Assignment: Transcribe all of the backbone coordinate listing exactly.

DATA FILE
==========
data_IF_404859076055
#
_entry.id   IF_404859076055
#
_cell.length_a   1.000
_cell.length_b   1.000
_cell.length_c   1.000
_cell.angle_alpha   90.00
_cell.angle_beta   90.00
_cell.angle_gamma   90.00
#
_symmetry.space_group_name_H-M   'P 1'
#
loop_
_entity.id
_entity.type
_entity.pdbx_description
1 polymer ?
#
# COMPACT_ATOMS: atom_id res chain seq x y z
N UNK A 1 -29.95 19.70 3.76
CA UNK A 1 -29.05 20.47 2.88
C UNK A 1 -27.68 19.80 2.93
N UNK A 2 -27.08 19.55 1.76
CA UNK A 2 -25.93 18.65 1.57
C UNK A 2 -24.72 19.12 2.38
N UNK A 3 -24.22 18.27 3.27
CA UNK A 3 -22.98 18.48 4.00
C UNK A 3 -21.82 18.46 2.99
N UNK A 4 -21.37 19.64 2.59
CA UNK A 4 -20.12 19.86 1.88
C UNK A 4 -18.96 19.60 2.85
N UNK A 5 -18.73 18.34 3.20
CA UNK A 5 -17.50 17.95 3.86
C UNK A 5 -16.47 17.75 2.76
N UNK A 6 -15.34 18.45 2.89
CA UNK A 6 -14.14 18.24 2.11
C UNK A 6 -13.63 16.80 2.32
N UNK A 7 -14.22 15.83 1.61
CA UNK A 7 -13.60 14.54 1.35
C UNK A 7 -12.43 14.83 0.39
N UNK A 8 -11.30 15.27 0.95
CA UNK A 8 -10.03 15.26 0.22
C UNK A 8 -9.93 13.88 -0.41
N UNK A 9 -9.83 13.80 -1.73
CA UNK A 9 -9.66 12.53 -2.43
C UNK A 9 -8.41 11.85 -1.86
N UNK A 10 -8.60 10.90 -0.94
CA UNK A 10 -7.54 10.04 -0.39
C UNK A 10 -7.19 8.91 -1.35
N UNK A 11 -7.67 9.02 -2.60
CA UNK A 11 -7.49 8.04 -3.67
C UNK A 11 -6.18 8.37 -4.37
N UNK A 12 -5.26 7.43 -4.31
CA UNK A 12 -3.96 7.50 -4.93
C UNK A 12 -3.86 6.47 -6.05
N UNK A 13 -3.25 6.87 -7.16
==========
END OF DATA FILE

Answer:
data_IF_404859076055
#
_entry.id   IF_404859076055
#
_cell.length_a   1.000
_cell.length_b   1.000
_cell.length_c   1.000
_cell.angle_alpha   90.00
_cell.angle_beta   90.00
_cell.angle_gamma   90.00
#
_symmetry.space_group_name_H-M   'P 1'
#
loop_
_entity.id
_entity.type
_entity.pdbx_description
1 polymer ?
#
# COMPACT_ATOMS: atom_id res chain seq x y z
N UNK A 1 -29.95 19.70 3.76
CA UNK A 1 -29.05 20.47 2.88
C UNK A 1 -27.68 19.80 2.93
N UNK A 2 -27.08 19.55 1.76
CA UNK A 2 -25.93 18.65 1.57
C UNK A 2 -24.72 19.12 2.38
N UNK A 3 -24.22 18.27 3.27
CA UNK A 3 -22.98 18.48 4.00
C UNK A 3 -21.82 18.46 2.99
N UNK A 4 -21.37 19.64 2.59
CA UNK A 4 -20.12 19.86 1.88
C UNK A 4 -18.96 19.60 2.85
N UNK A 5 -18.73 18.34 3.20
CA UNK A 5 -17.50 17.95 3.86
C UNK A 5 -16.47 17.75 2.76
N UNK A 6 -15.34 18.45 2.89
CA UNK A 6 -14.14 18.24 2.11
C UNK A 6 -13.63 16.80 2.32
N UNK A 7 -14.22 15.83 1.61
CA UNK A 7 -13.60 14.54 1.35
C UNK A 7 -12.43 14.83 0.39
N UNK A 8 -11.30 15.27 0.95
CA UNK A 8 -10.03 15.26 0.22
C UNK A 8 -9.93 13.88 -0.41
N UNK A 9 -9.83 13.80 -1.73
CA UNK A 9 -9.66 12.53 -2.43
C UNK A 9 -8.41 11.85 -1.86
N UNK A 10 -8.60 10.90 -0.94
CA UNK A 10 -7.54 10.04 -0.39
C UNK A 10 -7.19 8.91 -1.35
N UNK A 11 -7.67 9.02 -2.60
CA UNK A 11 -7.49 8.04 -3.67
C UNK A 11 -6.18 8.37 -4.37
N UNK A 12 -5.26 7.43 -4.31
CA UNK A 12 -3.96 7.50 -4.93
C UNK A 12 -3.86 6.47 -6.05
N UNK A 13 -3.25 6.87 -7.16